It’s also important for kids to learn about interesting women in STEM to have role models that will inspire them. We often hear about male scientists and engineers, but we rarely learn and celebrate stories about women. That’s why we try to tell those stories -- the more they see themselves reflected in the media -- the more likely they are to be open to or pursuing a similar career.

Tell us about the importance of Curiosity Camp?

Our most recent project, Curiosity Camp, is a free virtual camp for kids that we created in partnership with Lyda Hill Philanthropies and the American Association for the Advancement of Science. Curiosity Camp is full of “campisodes” featuring trailblazing women in STEM — from paleontologists to virologists to computer programmers — who talk about what they do in a fun and engaging way for kids. It also offers fun downloadable STEAM activities and badges kids can earn. It’s all part of GoldieBlox’s immediate response to Covid and stepping up to quickly add value for parents struggling to find tools for their home-bound kids that they know are safe and fun.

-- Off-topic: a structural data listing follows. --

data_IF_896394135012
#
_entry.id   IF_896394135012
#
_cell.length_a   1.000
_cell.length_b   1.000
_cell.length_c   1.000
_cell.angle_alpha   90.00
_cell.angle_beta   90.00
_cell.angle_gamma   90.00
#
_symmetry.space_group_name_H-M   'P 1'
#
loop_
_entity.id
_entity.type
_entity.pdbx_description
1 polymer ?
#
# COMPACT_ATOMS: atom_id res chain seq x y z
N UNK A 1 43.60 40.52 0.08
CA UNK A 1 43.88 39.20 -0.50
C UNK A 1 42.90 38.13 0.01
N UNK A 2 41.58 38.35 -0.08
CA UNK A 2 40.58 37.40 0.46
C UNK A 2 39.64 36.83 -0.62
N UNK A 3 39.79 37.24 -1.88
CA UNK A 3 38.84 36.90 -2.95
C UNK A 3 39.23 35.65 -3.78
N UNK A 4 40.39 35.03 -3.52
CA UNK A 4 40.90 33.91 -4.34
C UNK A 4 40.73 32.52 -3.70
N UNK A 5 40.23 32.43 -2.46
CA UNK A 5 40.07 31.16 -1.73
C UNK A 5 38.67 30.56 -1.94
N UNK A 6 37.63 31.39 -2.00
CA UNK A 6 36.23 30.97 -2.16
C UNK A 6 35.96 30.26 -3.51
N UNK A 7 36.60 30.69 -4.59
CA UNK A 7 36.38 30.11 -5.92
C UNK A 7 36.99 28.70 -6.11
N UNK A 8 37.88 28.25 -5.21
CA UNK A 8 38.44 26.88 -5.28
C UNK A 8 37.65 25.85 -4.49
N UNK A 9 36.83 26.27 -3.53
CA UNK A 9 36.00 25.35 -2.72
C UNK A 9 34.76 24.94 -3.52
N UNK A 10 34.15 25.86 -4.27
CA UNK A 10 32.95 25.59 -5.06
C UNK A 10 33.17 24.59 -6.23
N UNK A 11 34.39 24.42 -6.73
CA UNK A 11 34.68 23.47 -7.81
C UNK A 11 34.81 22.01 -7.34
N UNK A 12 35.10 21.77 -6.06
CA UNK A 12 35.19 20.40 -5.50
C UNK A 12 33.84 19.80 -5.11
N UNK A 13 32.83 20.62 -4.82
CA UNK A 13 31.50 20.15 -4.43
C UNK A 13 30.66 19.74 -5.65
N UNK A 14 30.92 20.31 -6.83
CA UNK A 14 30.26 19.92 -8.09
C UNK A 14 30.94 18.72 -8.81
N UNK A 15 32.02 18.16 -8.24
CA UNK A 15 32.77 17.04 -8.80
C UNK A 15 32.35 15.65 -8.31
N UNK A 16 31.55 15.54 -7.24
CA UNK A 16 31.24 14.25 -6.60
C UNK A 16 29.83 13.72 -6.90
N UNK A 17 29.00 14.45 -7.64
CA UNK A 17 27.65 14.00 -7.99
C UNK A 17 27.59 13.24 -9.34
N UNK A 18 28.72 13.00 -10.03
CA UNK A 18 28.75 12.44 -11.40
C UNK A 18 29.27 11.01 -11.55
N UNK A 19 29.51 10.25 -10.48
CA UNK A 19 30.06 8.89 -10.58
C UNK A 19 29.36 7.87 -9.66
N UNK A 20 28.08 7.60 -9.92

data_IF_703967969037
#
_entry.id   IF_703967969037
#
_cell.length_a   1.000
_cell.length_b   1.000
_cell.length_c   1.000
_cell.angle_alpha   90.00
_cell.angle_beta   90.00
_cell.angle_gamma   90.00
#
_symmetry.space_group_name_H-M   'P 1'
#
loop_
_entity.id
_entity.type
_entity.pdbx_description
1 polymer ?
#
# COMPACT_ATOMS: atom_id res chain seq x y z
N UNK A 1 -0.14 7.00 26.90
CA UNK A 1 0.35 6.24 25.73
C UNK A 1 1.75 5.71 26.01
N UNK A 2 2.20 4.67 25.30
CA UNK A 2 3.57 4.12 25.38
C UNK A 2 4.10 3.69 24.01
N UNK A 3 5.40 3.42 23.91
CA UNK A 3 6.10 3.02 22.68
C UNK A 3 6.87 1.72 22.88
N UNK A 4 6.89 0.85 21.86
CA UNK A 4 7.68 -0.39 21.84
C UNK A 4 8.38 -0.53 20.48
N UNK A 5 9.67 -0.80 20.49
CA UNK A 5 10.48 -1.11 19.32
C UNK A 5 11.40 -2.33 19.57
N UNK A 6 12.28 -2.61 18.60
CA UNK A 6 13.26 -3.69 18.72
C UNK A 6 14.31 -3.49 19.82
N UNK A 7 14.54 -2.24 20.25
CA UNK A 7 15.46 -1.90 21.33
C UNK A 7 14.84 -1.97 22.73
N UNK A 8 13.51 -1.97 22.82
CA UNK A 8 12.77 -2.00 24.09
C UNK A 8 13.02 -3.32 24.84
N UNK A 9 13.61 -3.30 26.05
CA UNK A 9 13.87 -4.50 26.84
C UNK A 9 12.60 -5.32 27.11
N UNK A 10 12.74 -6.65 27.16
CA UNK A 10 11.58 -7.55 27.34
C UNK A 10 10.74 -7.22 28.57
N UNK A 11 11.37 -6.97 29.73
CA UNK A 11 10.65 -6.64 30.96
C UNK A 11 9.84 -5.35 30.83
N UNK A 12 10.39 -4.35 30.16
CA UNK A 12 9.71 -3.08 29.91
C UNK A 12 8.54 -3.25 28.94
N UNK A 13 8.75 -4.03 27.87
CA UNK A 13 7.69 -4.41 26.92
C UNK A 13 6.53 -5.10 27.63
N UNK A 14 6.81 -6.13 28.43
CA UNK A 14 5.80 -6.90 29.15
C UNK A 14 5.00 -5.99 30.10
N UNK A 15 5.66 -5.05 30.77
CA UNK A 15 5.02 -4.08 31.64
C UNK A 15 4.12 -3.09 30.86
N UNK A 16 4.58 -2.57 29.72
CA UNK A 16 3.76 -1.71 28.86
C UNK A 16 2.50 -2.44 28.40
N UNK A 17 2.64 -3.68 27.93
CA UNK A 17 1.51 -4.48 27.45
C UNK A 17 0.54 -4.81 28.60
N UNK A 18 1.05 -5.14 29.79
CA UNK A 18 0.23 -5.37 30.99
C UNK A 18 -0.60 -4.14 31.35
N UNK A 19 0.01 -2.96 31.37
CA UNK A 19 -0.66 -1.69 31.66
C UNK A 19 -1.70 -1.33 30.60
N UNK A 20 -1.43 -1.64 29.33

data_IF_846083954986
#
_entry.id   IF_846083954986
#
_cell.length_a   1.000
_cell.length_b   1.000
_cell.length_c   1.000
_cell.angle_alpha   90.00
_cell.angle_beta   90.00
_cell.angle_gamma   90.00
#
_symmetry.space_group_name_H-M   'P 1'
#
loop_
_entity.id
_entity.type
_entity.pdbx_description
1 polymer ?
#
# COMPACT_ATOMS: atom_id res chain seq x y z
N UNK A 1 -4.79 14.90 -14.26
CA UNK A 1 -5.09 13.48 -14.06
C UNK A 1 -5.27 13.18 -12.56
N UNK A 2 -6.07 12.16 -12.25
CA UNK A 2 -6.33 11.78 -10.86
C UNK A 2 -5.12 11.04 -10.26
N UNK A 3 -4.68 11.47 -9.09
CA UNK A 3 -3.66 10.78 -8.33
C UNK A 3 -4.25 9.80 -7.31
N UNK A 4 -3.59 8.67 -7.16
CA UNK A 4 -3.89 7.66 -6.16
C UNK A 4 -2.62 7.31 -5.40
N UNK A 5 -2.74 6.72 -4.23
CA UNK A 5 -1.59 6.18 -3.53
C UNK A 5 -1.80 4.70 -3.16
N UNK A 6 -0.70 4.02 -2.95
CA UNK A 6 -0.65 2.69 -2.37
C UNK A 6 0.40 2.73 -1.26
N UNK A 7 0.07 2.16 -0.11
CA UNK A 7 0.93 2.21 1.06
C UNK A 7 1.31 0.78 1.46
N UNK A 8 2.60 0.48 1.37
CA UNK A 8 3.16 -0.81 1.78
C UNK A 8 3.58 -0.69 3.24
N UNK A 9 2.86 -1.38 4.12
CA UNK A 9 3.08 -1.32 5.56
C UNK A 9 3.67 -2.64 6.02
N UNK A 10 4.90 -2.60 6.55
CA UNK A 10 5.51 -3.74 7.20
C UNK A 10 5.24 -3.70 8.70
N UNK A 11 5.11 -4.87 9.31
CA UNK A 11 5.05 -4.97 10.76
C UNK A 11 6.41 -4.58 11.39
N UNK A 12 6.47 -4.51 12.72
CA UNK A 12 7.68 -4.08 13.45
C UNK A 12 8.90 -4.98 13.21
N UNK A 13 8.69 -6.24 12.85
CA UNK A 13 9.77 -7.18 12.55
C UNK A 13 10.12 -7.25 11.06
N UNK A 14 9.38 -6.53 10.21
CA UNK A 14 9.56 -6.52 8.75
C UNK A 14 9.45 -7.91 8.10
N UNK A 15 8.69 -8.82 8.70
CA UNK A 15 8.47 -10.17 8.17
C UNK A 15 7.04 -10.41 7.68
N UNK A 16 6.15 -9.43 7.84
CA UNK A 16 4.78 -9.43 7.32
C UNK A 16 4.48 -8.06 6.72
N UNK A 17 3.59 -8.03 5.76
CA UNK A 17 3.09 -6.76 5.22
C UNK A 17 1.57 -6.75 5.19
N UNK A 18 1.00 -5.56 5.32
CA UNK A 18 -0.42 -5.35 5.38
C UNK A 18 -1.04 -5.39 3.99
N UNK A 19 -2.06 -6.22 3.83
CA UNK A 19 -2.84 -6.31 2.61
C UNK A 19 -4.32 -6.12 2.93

What inspired your decision to expand into animated content with GoldieBlox?

GoldieBlox is shining a light on a very real issue in our society: that from a young age, girls are not encouraged to pursue STEM interests or careers. So we decided to create content, develop products, collaborate with partners and conduct research specifically targeted for young girls that showcase STEM as fun (and part of everyday life). We have learned that if you make STEM learning fun and accessible, kids don’t even realize they are learning. And teachers and parents love that too! Lots of other companies and nonprofit organizations are working to close the gender gap in STEM, but everyone has a different approach, and often I’ve noticed even the most well intentioned people can make STEM come across as very intimidating. I think the big difference with GoldieBlox is that we really have cracked the code on how to make STEM fun, appealing, relatable and engaging for a diverse group of girls, unlike anyone else, and we can do it at great scale, reaching millions with our content and products.